POULTNEY, Vt. – Close to 3,000 miles away on the west coast of California, if you stopped 1,000 people on the street and asked them if they had ever heard of Green Mountain College, a small private liberal arts college in Poultney, Vermont, one of them might say they had heard of it before. In fact, if you asked the same cohort of people if they know where Vermont was perhaps several more may acknowledge that it is located on the East Coast. That isn't meant to single out Californians as there is a similar low percentage of people from some states on the east coast who would have trouble pinpointing Vermont's exact location.
Well, as of September 1st, the number of Californians able to answer the first question had grown by at least four people as the Green Mountain College men's basketball team boasts four players from a trio of areas in the southern part of the state.
De Shaun Carr (Moreno Valley, Calif.), Sean Leflore (Moreno Valley, Calif.), Jacob Plum (San Diego, Calif.) and Alejandro Sanchez (San Fernando Valley, Calif.) share more in common than just being from the same sunny state of California. All four young men come from within 140 miles of each other and arrive at Green Mountain having graduated from their respective junior college programs which all competed in the California Community College Athletic Association (CCCAA).
Despite all of them having different intentions initially following their JUCO careers, they also share that they ultimately arrived at Green Mountain due to the GMC coach's desire to have them here.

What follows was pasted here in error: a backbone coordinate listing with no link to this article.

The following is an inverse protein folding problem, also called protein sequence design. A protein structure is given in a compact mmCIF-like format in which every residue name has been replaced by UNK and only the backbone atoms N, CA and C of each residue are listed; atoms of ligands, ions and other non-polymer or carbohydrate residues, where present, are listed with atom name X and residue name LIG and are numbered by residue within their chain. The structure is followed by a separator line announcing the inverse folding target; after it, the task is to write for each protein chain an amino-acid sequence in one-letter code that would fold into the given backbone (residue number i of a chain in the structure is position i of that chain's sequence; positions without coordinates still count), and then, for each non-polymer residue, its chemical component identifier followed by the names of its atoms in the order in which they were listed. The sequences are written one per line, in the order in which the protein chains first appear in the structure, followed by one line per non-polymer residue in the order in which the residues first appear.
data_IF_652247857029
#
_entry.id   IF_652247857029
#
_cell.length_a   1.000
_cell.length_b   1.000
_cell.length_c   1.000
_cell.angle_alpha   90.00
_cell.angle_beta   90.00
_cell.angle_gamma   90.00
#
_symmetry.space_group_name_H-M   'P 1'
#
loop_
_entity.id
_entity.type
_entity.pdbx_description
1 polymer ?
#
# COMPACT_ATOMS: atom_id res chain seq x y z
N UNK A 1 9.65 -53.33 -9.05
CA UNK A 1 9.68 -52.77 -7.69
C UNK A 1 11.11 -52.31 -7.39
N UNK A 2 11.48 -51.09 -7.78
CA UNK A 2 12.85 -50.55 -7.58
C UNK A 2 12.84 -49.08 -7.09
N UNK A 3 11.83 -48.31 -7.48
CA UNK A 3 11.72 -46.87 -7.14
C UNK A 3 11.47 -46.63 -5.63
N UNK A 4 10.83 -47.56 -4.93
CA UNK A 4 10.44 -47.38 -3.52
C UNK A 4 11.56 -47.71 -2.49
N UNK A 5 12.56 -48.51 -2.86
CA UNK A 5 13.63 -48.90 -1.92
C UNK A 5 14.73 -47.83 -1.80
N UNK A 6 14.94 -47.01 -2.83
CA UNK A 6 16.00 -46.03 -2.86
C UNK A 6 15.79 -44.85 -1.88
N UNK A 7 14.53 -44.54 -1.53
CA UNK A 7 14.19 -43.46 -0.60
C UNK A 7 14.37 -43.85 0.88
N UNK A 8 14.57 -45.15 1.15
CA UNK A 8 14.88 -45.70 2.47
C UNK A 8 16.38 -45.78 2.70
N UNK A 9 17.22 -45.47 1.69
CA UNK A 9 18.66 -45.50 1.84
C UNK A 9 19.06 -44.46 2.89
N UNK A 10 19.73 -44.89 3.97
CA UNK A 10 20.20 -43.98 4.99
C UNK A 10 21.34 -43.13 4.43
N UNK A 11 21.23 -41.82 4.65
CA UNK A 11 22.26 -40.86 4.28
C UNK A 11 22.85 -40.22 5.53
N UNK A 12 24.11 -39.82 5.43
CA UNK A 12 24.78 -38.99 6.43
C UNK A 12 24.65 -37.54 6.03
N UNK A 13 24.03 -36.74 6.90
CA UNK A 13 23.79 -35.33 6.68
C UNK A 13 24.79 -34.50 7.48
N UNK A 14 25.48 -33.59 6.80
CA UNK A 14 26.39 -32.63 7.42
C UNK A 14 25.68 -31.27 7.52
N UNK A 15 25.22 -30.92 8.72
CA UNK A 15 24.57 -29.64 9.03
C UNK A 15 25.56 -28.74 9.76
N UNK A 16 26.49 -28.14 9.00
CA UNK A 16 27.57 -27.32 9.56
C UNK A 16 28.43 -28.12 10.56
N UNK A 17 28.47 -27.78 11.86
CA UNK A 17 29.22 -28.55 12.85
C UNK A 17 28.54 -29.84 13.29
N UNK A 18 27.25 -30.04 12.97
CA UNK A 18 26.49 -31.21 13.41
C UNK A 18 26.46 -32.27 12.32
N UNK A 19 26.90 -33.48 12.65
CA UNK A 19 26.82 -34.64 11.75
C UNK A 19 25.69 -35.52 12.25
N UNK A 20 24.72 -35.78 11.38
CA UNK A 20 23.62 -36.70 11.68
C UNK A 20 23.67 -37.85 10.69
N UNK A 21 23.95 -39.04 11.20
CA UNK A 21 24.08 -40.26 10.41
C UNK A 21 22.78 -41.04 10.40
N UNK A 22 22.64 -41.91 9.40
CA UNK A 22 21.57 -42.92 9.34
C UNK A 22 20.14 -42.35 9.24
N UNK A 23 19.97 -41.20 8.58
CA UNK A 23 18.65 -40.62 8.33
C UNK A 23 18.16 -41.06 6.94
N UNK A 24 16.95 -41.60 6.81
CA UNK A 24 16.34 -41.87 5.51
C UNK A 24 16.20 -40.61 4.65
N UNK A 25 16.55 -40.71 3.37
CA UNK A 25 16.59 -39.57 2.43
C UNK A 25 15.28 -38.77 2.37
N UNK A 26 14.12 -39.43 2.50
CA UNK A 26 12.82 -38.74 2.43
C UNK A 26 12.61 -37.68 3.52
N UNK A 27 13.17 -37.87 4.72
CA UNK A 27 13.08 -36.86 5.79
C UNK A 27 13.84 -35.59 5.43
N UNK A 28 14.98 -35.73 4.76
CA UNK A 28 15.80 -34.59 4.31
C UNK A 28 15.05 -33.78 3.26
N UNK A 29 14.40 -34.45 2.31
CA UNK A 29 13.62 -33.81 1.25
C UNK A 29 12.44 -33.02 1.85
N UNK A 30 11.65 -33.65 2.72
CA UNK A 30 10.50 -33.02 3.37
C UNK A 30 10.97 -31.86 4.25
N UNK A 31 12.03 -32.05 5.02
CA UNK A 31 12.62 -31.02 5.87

Carr explained his recruiting process in very plain terms.
"[Coach Davis] really wanted me to be here," said Carr. "He called me every Friday night to check in and see how I was doing."
All of the other's stories about their recruitment to GMC followed a similar path. Coach Davis genuinely cared about them as people and basketball players and developed a great relationship through the entire process.
"[Coach] showed the most interest, always calling and texting me showing how much he was really invested and supportive of me," relayed Sanchez. "It helped to put a face with a name when he came out to California for a visit."
"Coach Davis was the first to contact me after my season and stayed in contact throughout the process while holding me accountable for things I told him I was going to do," iterated Leflore. "He really demonstrated a high level of trust and showed that he cared."
With only three returners from last year's team Davis and his staff obviously had a lot of work to do on the recruiting front, but with a busy recruiting calendar over the past year the reward was a large incoming class of 14 players.
"We are really excited about our freshman class this year as we were able to bring in nine high character guys that are a great fit at GMC and can really play," said Davis. "With that being said, we are extremely young this year and needed to bring in some guys that had experience playing at and having success at a really high level."
But why choose to recruit in California, a locale so remote from the GMC campus? The answer was twofold; a good match both academically and athletically according to Davis.
"Green Mountain as a whole has been very attractive to prospective students from California as our core values in Sustainability and the environment match up really well with what a lot of west coast students are looking for in a college," related Davis. "Also, from my time coaching junior college basketball for three years, I was able to develop some great relationships with junior college coaches in that area which helped us to identify guys that were a great fit for our College and our program."
Travelling such a distance from home had the potential to create hardships during the transition period, but all four Californians agreed that the transition to GMC and Vermont has been fairly seamless. A large part of that ease of transition is due to the players' openness to a completely new experience.